The U.S. invasion and occupation of Iraq has increased the number of terrorist groups worldwide and "made the overall terrorism problem worse," a U.S. intelligence official said in a secret study.
The assessment of the war's impact on terrorism came in a National Intelligence Estimate that represents a consensus view of the 16 disparate spy services inside government, CBS News learned Sunday.
CBS News senior White House correspondent Bill Plante reports that the intelligence report contained some broad conclusions:
The details of the Intelligence Estimate were first published in Sunday's New York Times and Washington Post.
Three leading Republicans — Senate Majority Leader Bill Frist of Tennessee, Sen. John McCain of Arizona and Sen. Mitch McConnell of Kentucky — defended the war in Iraq and said it is vital that U.S. troops stay in the fight.
On CBS's Face The Nation, Sen. John McCain, R-Ariz. spoke cautiously of the report, saying that while he knew nothing about it, "it's obvious that the difficulties we've experienced in Iraq have certainly emboldened (terrorists) — lack of success always does that."
McCain, a likely candidate for president in 2008, agress with President Bush that the United States needs to stay and prevail in Iraq. "If we fail, then our problems will be much more complicated," he said.
Sen. Bill Frist, R-Tenn. said he had not seen the classified report, which was completed in April, but said Americans understand the United States must continue to fight terrorists in Iraq and elsewhere.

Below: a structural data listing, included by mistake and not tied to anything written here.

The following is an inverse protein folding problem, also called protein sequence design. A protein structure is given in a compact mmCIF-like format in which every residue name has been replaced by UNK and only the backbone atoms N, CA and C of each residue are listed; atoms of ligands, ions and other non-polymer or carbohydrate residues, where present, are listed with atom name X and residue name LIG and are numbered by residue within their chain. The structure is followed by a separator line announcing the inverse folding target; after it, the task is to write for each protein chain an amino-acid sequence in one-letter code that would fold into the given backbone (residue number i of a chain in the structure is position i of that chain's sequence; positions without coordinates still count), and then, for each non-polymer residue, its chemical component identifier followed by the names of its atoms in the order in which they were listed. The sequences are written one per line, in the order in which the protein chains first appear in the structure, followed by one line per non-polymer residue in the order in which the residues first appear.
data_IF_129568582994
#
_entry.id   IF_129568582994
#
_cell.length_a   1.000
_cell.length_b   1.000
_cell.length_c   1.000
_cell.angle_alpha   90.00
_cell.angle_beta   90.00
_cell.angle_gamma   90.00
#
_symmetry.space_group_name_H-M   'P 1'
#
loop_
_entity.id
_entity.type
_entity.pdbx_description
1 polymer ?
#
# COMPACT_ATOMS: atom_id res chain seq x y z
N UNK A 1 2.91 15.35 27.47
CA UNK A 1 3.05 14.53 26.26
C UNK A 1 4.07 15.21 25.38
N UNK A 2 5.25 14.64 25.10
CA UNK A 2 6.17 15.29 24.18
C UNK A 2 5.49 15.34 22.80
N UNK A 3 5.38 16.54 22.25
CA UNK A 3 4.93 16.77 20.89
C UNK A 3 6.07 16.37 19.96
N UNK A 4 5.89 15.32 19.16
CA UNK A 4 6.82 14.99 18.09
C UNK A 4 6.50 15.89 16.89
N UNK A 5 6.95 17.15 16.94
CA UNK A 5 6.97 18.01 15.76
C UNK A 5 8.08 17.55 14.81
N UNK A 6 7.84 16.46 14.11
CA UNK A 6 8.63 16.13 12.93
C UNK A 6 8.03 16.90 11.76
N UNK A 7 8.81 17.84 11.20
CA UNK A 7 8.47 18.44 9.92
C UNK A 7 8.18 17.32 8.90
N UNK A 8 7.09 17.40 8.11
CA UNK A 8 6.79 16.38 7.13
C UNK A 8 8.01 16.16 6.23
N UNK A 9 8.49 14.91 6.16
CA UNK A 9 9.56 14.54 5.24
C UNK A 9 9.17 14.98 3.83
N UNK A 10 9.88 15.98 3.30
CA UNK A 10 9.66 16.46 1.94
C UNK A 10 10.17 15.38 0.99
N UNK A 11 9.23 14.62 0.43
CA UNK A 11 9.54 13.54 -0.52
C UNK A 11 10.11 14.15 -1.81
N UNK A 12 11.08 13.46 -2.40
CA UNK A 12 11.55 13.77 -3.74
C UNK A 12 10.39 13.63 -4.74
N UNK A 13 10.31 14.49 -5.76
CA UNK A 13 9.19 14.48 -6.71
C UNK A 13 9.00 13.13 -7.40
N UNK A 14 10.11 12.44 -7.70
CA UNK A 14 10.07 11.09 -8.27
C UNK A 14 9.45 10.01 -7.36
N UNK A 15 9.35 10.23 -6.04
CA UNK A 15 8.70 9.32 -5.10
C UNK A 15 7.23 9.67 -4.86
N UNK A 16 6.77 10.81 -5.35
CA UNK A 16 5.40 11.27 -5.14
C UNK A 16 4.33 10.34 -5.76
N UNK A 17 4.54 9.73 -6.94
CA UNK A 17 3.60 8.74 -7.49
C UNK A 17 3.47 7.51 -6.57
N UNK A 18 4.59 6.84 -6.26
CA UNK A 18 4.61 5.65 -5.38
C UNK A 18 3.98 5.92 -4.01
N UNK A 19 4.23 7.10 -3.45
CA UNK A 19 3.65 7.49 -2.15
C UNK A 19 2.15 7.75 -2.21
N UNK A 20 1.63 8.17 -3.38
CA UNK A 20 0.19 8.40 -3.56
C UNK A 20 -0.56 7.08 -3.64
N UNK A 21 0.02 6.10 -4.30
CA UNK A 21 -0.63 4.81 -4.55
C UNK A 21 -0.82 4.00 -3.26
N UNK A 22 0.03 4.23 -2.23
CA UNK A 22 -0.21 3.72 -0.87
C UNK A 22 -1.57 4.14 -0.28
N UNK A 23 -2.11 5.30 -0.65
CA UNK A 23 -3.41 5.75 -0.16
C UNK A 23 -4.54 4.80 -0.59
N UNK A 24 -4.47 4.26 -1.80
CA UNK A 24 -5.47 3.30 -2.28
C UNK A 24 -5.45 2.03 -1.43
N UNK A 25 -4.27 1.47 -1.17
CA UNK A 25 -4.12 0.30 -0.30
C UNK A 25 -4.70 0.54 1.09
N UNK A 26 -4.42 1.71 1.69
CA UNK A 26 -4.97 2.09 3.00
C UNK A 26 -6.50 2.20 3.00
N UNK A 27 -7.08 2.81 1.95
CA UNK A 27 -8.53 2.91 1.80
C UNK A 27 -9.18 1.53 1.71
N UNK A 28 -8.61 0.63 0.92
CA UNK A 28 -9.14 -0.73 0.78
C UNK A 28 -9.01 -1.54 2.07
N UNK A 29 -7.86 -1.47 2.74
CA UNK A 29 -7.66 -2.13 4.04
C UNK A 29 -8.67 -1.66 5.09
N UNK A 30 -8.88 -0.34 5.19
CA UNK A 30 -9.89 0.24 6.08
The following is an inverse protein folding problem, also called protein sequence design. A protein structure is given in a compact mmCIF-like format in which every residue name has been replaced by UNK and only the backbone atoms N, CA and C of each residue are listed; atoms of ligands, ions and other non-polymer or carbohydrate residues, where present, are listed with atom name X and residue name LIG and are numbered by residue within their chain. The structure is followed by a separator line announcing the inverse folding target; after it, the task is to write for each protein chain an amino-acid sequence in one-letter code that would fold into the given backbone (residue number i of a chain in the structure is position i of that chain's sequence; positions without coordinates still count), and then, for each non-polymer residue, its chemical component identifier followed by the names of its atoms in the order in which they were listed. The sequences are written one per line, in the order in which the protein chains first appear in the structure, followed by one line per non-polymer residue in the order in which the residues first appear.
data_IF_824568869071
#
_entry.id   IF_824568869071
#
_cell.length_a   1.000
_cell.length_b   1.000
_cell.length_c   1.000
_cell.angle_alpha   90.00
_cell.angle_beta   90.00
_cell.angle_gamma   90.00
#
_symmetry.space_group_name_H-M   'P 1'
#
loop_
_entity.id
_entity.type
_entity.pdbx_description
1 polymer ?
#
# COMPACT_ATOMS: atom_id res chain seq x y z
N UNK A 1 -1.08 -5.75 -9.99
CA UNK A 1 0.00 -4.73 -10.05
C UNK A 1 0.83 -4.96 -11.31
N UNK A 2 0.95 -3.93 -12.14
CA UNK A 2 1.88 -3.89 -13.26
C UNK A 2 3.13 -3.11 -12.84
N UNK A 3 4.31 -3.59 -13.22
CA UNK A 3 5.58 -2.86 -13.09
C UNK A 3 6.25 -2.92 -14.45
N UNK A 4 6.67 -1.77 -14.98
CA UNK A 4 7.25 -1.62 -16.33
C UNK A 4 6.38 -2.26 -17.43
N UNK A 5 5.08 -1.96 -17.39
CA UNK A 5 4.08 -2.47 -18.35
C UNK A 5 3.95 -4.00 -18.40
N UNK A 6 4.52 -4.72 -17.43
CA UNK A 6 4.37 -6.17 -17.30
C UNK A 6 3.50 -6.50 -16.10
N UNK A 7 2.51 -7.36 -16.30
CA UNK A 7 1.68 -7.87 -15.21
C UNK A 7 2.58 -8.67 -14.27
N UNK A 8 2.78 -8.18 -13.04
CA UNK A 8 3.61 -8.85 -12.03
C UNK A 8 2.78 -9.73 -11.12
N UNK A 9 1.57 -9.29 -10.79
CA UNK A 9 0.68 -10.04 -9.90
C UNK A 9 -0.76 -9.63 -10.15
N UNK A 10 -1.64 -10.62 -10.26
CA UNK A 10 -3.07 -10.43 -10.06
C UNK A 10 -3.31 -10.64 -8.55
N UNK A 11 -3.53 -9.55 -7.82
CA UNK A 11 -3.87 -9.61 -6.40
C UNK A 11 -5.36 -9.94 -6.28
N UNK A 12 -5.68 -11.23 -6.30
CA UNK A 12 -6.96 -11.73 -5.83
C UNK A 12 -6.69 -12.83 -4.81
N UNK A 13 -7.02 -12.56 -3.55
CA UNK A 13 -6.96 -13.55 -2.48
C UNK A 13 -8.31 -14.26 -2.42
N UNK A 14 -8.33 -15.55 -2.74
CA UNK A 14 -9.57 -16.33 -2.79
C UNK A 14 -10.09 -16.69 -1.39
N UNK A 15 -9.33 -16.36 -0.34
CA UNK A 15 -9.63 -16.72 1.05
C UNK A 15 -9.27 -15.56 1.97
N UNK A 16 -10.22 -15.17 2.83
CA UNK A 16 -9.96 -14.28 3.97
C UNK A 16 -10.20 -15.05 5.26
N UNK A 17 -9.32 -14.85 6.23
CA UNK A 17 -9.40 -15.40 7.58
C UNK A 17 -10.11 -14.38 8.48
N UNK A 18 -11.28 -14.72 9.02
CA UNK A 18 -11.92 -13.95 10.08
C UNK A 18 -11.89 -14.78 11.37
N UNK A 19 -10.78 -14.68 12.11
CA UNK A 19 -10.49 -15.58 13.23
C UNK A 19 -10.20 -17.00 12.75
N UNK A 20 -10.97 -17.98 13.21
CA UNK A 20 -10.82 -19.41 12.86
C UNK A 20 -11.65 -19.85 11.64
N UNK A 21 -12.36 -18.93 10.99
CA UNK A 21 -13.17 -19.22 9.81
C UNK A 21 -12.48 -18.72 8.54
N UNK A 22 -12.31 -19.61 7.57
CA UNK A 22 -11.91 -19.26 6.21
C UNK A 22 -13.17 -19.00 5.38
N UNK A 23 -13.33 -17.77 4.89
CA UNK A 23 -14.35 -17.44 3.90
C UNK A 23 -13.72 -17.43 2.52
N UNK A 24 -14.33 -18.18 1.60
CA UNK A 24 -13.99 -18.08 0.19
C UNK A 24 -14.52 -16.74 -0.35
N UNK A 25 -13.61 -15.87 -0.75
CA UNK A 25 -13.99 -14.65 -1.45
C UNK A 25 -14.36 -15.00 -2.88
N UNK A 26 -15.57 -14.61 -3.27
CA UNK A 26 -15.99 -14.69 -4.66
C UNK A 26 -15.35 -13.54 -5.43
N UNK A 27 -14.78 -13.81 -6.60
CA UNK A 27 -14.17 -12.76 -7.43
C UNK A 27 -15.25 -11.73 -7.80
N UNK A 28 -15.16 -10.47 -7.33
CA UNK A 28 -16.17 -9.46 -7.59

"Either we are going to be fighting this battle, this war overseas, or it's going to be right here in this country," Frist said on ABC's "This Week," echoing an argument that President Bush frequently makes.
"Attacks here at home stopped when we started fighting al Qaeda where they live, rather than responding after they hit," McConnell said in a statement.
Democrats seized on an intelligence assessment that said the Iraq war has increased the terrorist threat, saying it was further evidence that Americans should choose new leadership in the November midterm elections.
Sen. Ted Kennedy, D-Mass., said in a statement that the assessment "should put the final nail in the coffin for President Bush's phony argument about the Iraq war."
"How many more independent reports, how many more deaths, how much deeper into civil war will Iraq need to fall for the White House to wake up and change its strategy in Iraq?"
"Unfortunately this report is just confirmation that the Bush administration's stay-the-course approach to the Iraq war has not just made the war more difficult and more deadly for our troops, but has also made the war on terror more dangerous for every American," said Rep. Rahm Emanuel, head of the Democratic effort to take control of the House of Representatives in the upcoming national election.
"It's time for a new direction in this country," Emanuel, an Illinois Democrat, said in the statement.
"Press reports say our nation's intelligence services have confirmed that President Bush's repeated missteps in Iraq and his stubborn refusal to change course have made America less safe," said Senate Democratic Leader Harry Reid. "No election-year White House PR campaign can hide this truth."